Tom Bowman appears in the following:
Thursday, December 05, 2013
China's leaders hope to be able to fight and win two regional conflicts by 2020, according to the Pentagon in a report that highlights the East China Sea, site of recent tensions with the U.S. and Japan. The showdown over air space is the latest example of what the Pentagon sees as a resurgent Chinese military.
Thursday, November 28, 2013
Should the Afghan government sign a security agreement, the U.S. plans to keep as many as 9,000 American troops in Afghanistan even after the U.S. and NATO's combat mission officially ends late in 2014. But the remaining U.S. troops will almost certainly be outnumbered by civilian contractors.
Sunday, November 10, 2013
EGOTISTICALGIRAFFE, MINARET and SHAMROCK are a few of the tens of thousands of code names the NSA gives everything, including programs, exercises, weapons and even its budget.
Friday, November 01, 2013
The leader of the Pakistani Taliban is reported to have been killed by a U.S. drone strike. Hakimullah Mehsud's group is believed responsible for attacks across Pakistan. He is also implicated in the attack that killed seven CIA employees at a CIA base in Afghanistan in late 2009. Mehsud has been reported to have been killed before, but sources are confident this time.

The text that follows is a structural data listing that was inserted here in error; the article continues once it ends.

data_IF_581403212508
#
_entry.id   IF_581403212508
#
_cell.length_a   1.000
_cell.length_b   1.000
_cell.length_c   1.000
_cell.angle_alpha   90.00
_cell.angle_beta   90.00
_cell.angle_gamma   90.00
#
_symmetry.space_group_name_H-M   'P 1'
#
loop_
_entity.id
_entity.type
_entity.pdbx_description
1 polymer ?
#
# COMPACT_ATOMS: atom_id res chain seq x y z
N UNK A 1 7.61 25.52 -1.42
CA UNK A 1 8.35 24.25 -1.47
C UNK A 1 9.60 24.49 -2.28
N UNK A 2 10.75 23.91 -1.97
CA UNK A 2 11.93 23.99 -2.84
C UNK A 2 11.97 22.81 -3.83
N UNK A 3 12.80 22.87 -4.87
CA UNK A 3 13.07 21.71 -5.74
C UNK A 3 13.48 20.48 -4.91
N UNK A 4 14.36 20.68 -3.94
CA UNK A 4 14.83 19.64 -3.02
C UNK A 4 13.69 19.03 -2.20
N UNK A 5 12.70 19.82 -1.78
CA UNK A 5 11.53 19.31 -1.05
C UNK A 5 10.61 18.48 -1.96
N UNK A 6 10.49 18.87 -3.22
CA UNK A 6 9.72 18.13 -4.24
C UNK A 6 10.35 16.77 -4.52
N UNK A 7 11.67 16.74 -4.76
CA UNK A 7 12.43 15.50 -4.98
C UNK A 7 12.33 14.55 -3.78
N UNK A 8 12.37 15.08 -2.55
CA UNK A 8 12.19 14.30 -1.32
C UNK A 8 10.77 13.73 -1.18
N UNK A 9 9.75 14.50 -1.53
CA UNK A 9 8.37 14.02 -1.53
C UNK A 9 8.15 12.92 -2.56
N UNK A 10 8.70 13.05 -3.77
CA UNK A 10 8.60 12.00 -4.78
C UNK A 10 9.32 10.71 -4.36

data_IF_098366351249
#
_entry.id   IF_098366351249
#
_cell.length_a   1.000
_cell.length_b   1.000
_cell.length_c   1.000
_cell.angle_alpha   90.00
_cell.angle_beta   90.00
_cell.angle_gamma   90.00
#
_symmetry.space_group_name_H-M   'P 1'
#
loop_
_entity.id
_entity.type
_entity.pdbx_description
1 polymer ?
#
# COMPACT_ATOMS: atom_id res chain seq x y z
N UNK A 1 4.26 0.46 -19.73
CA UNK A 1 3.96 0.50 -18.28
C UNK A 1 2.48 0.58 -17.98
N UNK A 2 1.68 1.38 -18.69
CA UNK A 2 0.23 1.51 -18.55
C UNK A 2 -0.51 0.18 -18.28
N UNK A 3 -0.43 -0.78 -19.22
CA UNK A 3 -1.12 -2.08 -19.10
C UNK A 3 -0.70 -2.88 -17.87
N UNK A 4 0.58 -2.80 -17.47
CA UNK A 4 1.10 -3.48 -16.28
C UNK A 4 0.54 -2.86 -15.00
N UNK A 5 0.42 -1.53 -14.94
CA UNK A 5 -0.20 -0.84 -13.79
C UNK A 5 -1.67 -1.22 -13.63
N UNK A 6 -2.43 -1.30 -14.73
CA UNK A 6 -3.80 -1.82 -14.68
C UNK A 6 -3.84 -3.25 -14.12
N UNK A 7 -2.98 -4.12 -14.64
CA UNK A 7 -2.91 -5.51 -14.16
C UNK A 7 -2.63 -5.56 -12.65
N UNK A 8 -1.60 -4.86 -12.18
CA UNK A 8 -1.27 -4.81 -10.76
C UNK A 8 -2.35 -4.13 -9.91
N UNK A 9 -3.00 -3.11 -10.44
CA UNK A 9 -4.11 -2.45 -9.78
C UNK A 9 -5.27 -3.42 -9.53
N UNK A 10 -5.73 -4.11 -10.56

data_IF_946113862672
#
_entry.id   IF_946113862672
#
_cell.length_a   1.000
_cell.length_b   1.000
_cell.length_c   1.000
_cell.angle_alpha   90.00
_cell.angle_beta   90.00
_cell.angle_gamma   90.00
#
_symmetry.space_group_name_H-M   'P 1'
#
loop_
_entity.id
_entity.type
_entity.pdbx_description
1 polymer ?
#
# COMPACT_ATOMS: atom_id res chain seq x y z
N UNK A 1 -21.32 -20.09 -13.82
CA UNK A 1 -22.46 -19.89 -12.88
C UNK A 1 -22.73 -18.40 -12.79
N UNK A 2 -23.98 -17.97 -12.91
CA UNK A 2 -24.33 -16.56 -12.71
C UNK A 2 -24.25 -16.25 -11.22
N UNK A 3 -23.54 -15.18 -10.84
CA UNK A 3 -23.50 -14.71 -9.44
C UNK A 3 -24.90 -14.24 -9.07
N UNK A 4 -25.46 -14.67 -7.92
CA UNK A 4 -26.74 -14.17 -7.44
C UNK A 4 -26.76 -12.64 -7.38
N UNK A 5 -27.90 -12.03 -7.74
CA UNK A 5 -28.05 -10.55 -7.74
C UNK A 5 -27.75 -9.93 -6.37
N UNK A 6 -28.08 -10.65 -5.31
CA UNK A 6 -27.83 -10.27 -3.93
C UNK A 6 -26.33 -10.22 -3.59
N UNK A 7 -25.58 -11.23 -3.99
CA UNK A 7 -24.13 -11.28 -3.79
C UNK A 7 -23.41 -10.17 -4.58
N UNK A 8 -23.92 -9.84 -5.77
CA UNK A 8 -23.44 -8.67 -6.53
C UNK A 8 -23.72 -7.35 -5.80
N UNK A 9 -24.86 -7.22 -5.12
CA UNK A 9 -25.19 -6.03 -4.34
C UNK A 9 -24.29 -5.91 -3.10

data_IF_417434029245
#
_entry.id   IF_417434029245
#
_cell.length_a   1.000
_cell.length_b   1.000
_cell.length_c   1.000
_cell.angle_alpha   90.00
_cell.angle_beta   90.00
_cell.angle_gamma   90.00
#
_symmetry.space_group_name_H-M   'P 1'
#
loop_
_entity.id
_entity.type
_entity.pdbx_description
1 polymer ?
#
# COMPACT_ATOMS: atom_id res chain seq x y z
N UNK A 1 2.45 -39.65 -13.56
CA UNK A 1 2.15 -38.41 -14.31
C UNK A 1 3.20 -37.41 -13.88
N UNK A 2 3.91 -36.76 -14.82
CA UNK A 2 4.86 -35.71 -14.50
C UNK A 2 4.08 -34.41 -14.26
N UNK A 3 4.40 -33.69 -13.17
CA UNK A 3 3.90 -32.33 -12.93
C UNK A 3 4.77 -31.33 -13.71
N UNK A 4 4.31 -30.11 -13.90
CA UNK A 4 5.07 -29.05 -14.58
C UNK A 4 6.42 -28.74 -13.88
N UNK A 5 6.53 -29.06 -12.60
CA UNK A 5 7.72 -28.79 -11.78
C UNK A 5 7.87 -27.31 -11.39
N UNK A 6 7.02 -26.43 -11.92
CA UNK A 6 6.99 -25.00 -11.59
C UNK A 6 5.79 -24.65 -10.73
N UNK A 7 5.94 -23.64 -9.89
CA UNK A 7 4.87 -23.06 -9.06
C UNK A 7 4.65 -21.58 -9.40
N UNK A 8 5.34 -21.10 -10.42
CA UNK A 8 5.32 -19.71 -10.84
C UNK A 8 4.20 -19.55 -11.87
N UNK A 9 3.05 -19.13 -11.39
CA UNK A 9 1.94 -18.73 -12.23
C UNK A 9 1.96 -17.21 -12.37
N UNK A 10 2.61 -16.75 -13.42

Thursday, October 31, 2013
Several Marines were disciplined after a videotape surfaced showing them urinating on dead Taliban members in Afghanistan in 2011. The case seemed to be over, but now there are allegations that the top Marine officer, Gen. James Amos, intervened in an attempt to get a harsher punishment.
Friday, October 25, 2013
The United States is little more than a year away from ending its combat mission in Afghanistan, yet much is still uncertain about the U.S. role in that country. Next month, Afghan tribal leaders plan a vote that could define the non-combat missions of U.S. troops beyond the year 2014. Meantime, there are questions about the course of the war once U.S. troop levels drop.
Thursday, October 24, 2013
The U.S. is expected to provide equipment to destroy most of Syria's 1,000-ton chemical weapons stockpile, based on a deal negotiated with Russia. But there are plenty of obstacles. NPR Pentagon correspondent Tom Bowman talks to Renee Montagne about the efforts to destroy Syria's chemical weapons.
Tuesday, October 22, 2013
Female Marines have been training for the past month at Camp Lejeune, trying to make it through infantry training. They've got a month to go, including a 12-mile hike with a heavy pack. They're the first ones ever to handle the training, part of an effort to integrate women into combat positions by 2016.
Thursday, September 12, 2013
A U.S. government source says small arms from the U.S. are starting to head into Syria, funneled by the CIA, which is involved in covert training of rebel forces in Jordan. But a larger U.S. training effort has yet to be approved by the White House. The Pentagon is coming up with options that ramp up CIA training in Jordan and possibly Turkey. Other Arab countries have also expressed interest in helping out. Gen. Martin Dempsey, chairman of the Joint Chiefs of Staff, has hinted that the larger-scale training would be done by either Green Berets or conventional U.S. troops, and Sen. John McCain is pushing for this effort. But the effort may have been put on hold given the new diplomatic effort between the U.S. and Russia.